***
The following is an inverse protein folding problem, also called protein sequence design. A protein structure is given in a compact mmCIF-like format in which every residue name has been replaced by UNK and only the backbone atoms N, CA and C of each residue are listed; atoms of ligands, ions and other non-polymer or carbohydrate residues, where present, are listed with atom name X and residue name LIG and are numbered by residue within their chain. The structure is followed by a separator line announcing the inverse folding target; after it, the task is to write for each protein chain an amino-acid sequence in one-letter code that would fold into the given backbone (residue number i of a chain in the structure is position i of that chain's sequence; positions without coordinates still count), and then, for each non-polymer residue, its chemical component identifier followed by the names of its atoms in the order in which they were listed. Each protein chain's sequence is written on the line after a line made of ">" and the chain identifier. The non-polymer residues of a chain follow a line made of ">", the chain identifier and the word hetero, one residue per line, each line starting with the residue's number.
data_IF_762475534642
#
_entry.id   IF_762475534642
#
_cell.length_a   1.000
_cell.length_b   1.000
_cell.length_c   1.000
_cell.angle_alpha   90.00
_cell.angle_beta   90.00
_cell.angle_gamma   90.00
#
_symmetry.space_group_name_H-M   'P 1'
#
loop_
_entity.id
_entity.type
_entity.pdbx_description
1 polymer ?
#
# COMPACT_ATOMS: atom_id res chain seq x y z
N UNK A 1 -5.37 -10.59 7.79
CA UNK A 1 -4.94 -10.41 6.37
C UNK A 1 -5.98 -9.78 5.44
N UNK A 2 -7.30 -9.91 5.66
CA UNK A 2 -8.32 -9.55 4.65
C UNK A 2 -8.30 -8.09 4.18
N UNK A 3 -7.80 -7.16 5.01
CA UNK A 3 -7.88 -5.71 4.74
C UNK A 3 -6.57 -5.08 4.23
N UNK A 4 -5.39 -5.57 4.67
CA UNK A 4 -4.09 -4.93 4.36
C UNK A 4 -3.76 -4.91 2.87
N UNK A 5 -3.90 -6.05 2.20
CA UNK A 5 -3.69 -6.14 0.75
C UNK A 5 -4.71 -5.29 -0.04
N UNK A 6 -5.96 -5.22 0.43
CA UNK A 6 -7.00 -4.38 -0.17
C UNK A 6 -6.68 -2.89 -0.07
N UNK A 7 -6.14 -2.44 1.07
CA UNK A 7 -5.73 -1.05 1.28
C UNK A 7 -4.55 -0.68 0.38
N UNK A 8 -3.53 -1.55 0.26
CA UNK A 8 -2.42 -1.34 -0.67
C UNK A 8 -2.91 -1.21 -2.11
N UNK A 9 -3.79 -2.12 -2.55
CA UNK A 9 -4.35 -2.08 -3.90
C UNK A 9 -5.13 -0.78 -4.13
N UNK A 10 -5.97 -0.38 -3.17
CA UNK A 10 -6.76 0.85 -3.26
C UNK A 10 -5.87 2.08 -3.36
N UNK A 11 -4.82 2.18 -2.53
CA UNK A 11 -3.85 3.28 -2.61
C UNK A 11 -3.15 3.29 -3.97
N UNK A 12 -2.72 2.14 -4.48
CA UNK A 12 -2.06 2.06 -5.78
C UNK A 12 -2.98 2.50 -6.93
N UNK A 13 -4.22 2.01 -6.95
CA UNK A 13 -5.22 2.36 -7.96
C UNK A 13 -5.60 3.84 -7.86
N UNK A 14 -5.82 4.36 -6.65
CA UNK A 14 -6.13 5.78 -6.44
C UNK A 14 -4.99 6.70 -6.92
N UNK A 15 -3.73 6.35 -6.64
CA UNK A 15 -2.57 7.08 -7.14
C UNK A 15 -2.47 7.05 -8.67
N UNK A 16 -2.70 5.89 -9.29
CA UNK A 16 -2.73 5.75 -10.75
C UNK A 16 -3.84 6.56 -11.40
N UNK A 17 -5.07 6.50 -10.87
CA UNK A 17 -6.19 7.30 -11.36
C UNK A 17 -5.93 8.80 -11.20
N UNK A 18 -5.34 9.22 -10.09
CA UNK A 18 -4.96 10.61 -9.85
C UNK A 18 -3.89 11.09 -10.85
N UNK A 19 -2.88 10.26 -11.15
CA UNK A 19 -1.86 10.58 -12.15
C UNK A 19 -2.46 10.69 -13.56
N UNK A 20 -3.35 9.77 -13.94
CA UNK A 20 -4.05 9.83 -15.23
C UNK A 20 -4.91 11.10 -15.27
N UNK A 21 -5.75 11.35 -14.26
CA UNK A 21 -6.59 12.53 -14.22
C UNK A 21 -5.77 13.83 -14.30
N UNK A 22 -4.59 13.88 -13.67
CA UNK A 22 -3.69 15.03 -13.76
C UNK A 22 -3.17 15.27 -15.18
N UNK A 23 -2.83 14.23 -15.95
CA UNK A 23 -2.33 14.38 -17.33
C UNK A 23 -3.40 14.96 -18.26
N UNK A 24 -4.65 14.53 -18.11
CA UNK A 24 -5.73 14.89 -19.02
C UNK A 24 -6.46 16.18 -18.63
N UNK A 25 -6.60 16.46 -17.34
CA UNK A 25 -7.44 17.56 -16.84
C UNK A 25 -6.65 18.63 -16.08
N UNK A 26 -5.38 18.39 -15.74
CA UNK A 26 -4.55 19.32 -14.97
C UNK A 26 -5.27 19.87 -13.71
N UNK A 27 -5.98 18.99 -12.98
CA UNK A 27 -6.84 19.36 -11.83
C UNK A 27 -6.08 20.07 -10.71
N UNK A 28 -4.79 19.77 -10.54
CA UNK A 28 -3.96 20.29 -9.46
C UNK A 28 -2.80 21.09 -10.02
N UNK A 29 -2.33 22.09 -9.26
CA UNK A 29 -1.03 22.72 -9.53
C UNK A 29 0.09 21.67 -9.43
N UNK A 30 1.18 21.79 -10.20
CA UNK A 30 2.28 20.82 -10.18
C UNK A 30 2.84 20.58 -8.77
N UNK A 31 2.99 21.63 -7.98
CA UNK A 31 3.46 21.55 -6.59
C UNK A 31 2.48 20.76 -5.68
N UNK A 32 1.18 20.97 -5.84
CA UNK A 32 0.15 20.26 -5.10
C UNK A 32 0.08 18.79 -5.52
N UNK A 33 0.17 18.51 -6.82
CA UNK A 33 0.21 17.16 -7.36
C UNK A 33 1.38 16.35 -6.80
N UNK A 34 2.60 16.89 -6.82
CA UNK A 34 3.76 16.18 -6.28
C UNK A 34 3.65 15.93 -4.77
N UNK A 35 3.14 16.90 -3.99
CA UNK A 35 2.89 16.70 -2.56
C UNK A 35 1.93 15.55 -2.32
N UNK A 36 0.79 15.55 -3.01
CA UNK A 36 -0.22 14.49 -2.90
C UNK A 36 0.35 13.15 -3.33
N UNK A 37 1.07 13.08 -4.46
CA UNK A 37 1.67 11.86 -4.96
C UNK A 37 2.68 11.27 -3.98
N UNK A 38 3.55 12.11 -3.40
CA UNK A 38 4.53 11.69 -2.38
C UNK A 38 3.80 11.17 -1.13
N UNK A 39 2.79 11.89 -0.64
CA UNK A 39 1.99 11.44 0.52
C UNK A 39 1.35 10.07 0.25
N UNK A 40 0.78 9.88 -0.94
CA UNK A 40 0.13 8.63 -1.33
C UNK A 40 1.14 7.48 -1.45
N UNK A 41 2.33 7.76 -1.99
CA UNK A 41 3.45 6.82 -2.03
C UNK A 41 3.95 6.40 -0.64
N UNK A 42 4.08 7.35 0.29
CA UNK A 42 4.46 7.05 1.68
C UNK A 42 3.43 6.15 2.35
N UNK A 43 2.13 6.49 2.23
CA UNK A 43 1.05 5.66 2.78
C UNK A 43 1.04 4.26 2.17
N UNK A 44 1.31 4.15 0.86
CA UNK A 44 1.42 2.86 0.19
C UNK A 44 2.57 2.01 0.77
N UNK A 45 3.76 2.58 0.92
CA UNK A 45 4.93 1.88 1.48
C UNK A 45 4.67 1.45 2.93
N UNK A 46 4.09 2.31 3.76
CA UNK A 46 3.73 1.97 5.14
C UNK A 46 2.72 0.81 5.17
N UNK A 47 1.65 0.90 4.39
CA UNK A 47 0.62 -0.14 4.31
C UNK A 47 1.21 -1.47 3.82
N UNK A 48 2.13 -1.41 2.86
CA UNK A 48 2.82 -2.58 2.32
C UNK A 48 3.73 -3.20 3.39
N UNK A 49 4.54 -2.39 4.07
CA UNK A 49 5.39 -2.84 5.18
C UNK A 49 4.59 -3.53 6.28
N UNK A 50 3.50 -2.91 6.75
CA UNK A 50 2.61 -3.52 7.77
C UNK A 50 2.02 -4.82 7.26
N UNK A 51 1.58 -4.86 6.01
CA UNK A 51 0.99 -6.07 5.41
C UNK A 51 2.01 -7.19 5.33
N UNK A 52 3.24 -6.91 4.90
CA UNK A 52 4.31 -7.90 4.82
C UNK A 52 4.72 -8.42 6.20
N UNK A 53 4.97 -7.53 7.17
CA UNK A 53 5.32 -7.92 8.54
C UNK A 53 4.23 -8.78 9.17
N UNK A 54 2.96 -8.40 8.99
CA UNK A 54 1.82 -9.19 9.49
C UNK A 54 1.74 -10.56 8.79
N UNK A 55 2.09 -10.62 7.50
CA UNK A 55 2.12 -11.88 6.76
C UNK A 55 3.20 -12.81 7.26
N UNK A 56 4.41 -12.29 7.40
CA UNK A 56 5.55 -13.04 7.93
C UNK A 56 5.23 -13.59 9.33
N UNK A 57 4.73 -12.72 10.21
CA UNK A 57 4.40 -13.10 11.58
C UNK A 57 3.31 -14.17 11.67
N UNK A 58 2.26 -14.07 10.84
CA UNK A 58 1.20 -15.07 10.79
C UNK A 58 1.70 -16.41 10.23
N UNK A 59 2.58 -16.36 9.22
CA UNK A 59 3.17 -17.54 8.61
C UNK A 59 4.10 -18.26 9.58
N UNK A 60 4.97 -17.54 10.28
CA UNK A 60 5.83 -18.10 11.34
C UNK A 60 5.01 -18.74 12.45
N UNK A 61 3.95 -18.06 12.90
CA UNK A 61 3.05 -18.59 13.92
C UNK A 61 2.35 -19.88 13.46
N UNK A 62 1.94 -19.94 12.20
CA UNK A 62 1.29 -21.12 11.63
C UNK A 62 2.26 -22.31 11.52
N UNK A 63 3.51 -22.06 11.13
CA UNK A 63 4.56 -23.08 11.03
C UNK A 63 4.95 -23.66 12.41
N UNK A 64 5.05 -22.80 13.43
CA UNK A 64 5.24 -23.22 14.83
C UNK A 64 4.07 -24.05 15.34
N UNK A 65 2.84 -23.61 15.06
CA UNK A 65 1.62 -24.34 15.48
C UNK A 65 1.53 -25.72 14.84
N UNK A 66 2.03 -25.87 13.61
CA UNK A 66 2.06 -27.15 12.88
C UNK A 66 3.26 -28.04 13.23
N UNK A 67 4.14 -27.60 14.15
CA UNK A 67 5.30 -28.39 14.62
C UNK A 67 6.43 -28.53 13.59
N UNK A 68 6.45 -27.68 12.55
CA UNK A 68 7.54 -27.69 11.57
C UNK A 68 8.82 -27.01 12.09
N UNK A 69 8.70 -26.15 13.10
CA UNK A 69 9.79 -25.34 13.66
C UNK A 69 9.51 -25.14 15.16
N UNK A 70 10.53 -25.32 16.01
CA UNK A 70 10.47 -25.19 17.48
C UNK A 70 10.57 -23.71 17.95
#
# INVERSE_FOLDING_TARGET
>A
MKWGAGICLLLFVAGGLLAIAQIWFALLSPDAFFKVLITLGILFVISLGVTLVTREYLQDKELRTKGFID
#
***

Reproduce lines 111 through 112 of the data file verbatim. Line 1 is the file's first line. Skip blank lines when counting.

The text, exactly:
C UNK A 30 2.84 20.58 -8.77
N UNK A 31 2.99 21.63 -7.98